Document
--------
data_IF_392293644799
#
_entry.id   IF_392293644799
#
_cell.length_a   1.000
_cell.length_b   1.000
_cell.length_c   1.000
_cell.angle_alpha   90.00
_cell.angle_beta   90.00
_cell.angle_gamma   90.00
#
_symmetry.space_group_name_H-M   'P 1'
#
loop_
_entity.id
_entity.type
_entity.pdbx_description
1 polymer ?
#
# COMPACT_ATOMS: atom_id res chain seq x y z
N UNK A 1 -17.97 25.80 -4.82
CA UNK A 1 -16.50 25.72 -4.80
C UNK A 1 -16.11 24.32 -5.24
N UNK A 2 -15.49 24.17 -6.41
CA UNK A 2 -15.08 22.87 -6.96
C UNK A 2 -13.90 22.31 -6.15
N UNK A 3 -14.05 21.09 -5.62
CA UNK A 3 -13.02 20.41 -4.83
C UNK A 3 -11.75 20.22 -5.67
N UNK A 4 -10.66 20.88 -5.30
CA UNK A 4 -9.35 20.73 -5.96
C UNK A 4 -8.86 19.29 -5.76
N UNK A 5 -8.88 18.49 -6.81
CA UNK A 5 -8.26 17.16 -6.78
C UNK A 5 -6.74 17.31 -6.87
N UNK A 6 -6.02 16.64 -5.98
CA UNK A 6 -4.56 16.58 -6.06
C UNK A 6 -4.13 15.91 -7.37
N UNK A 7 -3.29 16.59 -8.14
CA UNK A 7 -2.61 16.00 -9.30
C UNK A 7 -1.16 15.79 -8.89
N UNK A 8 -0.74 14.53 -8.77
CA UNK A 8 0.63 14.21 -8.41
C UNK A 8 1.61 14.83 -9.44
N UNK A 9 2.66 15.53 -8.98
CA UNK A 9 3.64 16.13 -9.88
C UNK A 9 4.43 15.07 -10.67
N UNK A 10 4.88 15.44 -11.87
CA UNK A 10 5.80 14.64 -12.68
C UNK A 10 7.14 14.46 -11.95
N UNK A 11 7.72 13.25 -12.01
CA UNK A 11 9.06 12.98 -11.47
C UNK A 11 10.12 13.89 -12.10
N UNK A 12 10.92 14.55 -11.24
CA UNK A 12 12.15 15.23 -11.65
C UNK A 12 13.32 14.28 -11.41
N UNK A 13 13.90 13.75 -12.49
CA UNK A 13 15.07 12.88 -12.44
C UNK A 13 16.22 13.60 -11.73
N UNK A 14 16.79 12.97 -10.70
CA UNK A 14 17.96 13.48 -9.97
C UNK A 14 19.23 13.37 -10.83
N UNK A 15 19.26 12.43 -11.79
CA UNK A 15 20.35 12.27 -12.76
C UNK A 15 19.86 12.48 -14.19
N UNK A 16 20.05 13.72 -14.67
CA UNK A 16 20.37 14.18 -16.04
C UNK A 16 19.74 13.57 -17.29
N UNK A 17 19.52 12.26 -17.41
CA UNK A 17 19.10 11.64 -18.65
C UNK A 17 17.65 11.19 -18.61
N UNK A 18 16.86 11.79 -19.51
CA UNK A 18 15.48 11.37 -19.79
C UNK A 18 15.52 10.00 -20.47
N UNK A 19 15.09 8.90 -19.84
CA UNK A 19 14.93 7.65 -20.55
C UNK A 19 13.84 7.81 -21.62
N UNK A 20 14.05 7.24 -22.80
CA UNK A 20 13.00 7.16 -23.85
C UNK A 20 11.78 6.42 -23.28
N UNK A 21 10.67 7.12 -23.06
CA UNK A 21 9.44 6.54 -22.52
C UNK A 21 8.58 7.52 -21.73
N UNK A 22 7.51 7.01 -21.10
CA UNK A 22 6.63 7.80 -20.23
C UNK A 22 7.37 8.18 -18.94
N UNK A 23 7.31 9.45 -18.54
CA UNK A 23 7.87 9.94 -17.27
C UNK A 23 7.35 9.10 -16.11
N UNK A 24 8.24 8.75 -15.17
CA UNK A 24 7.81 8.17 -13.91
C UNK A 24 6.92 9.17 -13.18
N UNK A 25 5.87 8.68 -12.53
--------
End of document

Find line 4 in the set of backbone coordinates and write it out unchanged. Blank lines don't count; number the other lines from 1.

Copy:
#